From the standpoint of practical therapy, the new synthetic drugs offer wider therapeutic possibilities than the natural drugs, and therefore call for further development. On the other hand, it cannot be denied that a steadily growing number of physicians, healers and the general public view with concern the increasing use, both in therapy and in our daily diet, of synthetic substances alien to human cells ( ).
One of the determining factors in the physician's choice of an analgesic is the centuries-old body of tradition underlying the use of opium therapy throughout the world. Opium and opium preparations are still officinal medicaments in the pharmacopoeias of all countries, and in many instances physicians, guided by clinical experience, choose opium extracts or compounds of pure alkaloids in preference to morphine itself or synthetic morphine substitutes.
(b) The Economic Aspect, the National Economy and Production Technique
The great advantage of synthetic chemistry is its almost limitless capacity for producing chemical and therefore pharmacodynamic variants. On the other hand, the synthesis of medicinal preparations requires a certain degree of technical skill which is not yet available in all parts of the world.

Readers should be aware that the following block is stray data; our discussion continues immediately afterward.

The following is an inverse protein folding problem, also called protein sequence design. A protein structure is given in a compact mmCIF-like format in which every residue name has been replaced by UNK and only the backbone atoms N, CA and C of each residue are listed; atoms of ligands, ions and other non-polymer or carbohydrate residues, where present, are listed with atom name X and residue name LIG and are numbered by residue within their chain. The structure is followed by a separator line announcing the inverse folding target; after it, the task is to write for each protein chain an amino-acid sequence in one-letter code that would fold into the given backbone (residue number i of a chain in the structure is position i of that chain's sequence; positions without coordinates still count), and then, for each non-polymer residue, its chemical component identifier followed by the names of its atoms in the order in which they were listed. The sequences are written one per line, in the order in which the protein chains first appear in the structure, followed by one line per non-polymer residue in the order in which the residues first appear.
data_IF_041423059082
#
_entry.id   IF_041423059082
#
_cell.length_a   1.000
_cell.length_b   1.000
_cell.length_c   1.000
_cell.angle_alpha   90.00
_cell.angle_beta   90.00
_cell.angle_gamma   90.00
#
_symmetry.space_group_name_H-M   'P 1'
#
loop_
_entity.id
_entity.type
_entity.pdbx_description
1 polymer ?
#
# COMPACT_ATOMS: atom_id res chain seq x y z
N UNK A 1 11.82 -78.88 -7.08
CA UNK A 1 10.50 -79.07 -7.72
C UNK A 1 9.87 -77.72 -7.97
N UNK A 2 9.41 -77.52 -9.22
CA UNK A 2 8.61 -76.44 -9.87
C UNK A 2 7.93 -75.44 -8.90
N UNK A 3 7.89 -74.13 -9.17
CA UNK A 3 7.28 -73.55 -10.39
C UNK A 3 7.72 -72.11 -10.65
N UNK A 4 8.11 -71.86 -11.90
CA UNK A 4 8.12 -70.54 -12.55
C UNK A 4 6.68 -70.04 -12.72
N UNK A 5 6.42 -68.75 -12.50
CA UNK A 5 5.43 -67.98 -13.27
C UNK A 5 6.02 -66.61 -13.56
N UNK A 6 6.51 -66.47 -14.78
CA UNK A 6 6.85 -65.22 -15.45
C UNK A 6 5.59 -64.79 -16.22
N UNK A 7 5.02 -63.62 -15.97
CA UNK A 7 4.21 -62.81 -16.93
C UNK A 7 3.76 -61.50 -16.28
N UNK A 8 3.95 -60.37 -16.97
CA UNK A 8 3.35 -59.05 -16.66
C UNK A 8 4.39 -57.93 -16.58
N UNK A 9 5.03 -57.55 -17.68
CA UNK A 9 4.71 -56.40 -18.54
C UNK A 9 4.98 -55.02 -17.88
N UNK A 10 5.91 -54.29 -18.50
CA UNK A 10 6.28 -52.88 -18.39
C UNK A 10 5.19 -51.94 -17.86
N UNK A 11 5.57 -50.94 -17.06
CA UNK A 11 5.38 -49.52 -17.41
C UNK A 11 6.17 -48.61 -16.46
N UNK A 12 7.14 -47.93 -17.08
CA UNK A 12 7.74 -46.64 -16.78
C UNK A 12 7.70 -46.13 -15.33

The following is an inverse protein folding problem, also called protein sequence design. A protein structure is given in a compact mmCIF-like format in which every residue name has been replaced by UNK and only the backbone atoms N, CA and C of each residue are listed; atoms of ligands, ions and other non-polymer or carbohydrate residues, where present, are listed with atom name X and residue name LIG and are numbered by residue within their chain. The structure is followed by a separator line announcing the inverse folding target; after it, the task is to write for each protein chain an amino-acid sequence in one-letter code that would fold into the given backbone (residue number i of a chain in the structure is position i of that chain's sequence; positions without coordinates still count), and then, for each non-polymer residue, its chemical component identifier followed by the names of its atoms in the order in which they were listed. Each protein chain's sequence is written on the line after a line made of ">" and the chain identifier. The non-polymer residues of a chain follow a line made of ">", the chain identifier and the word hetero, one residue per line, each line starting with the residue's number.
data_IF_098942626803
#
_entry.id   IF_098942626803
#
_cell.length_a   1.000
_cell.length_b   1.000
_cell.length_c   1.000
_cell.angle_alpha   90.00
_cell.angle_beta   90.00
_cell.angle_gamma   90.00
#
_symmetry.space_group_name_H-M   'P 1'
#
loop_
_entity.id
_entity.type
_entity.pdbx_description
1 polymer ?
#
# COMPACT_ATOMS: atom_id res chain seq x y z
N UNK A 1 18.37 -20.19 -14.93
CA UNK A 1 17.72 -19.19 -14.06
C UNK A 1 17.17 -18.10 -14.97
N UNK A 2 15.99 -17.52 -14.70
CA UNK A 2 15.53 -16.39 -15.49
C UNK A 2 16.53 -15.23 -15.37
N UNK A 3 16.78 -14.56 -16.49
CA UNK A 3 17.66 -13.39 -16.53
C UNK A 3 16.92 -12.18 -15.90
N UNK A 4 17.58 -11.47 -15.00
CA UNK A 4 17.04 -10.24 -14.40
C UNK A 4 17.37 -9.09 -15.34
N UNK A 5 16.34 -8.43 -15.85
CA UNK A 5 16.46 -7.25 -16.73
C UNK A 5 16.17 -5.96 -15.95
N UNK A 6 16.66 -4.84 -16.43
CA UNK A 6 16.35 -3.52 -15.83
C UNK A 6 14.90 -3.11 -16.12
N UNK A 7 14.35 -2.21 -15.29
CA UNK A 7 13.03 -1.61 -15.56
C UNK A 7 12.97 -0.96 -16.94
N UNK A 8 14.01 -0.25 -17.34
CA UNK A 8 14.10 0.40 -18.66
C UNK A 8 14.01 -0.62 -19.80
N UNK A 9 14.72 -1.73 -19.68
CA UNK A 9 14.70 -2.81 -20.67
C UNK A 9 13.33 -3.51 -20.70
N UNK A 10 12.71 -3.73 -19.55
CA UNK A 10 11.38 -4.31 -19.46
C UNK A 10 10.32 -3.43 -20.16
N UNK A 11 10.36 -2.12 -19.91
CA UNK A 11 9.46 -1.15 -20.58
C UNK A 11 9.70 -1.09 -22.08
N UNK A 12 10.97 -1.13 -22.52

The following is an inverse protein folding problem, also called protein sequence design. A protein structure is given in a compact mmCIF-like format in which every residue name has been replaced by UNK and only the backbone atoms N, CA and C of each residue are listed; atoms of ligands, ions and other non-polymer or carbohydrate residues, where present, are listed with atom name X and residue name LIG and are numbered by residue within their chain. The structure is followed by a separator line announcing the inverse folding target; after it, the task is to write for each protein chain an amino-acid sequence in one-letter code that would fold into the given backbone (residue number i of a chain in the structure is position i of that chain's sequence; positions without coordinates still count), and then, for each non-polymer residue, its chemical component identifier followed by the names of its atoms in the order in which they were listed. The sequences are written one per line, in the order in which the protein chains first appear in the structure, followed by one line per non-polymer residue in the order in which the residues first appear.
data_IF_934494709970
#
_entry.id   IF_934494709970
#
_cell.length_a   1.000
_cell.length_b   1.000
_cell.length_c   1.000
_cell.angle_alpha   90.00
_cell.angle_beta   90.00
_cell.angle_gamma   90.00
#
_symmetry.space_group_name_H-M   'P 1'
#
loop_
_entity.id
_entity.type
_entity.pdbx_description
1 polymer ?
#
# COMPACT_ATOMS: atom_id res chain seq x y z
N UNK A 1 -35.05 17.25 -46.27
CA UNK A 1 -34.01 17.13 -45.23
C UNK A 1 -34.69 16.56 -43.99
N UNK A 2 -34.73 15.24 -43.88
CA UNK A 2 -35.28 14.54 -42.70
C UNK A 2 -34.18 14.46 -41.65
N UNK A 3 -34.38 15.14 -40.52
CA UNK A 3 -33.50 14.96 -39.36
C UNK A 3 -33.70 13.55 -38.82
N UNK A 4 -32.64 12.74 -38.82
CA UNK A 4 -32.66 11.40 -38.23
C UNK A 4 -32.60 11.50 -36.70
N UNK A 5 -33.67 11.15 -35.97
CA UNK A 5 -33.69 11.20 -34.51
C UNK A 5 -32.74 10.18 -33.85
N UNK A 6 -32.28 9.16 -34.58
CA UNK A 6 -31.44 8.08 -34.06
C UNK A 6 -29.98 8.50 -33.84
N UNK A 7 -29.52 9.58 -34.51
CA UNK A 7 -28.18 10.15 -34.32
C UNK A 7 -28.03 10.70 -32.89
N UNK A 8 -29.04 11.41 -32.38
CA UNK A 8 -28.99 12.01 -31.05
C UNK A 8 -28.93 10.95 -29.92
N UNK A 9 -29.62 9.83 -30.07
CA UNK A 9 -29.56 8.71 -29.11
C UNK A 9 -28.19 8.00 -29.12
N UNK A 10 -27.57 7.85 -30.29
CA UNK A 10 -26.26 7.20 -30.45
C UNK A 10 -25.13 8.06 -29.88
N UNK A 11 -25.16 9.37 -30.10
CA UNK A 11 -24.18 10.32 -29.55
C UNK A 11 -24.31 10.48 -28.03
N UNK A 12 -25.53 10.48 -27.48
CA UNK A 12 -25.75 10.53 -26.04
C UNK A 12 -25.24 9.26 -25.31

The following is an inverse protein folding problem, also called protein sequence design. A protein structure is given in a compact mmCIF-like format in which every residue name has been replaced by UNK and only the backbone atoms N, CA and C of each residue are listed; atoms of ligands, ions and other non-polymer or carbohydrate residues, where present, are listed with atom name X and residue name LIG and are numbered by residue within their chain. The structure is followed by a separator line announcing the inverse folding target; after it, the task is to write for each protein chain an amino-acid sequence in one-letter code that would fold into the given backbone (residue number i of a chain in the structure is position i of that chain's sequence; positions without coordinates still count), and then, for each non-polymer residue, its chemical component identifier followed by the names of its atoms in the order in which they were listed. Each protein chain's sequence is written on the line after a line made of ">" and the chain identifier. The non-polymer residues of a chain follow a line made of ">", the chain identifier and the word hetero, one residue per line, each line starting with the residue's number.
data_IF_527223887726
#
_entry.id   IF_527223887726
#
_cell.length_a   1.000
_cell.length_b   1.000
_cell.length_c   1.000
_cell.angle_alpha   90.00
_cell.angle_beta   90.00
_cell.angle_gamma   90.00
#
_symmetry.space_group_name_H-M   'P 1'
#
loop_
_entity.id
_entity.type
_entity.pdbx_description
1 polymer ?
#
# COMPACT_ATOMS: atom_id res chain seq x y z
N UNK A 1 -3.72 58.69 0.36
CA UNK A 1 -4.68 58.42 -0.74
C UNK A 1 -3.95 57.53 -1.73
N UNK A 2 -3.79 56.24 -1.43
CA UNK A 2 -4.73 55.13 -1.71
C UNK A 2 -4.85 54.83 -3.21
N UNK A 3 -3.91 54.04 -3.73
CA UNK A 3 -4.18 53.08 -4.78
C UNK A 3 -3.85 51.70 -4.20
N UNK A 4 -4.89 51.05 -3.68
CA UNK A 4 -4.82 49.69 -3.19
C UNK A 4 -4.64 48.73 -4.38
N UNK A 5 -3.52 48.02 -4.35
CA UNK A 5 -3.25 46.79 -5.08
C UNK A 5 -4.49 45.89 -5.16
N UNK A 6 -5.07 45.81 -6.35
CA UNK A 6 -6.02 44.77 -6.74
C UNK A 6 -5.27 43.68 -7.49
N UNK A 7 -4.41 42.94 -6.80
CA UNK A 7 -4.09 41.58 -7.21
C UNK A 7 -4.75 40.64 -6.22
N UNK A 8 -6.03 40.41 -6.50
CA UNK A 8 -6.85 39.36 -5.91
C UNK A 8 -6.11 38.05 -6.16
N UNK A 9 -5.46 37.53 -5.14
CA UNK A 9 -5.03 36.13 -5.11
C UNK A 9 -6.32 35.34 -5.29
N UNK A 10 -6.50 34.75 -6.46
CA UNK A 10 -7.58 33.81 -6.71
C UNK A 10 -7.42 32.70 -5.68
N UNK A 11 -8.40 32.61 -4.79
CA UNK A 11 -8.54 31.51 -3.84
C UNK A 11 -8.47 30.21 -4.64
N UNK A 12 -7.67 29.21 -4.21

A minimum of technical apparatus is required to manufacture analgesics from the poppy plant. In many countries with a rudimentary chemical industry the opium poppy is now and has been for hundreds of years a well-established crop. It is often an important element in the economy of a country, not merely as the raw material for the manufacture of opium and opium alkaloids, but frequently, and to a far greater extent, as the source of poppy seeds and poppy-seed oil. There is little likelihood that the cultivation of the poppy for these latter purposes will decline or disappear in thenear future. If these countries were to turn to imported synthetic analgesics instead of using their own available sources of supply, they would be following an unsound economic policy.
It is well known that the production of opium and the accompanying smuggling and abuse of the drug give rise to a series of social problems with serious and far-reaching implications. Various countries have attempted to cope with the evil by prohibiting the cultivation of the poppy plant, and to find an alternative solution to the analgesic problem partly through the import of opium and opium alkaloids and partly through the synthesis of morphine-like substances under strict national control. Obviously a policy of this kind may to some extent solve the problem as it affects a particular country, but not the international problem. As stated above, the cultivation of the poppy plant and the production of opium are so closely connected with the needs of national economies that a total prohibition of the cultivation of the opium poppy throughout the world at the present time would have serious economic consequences.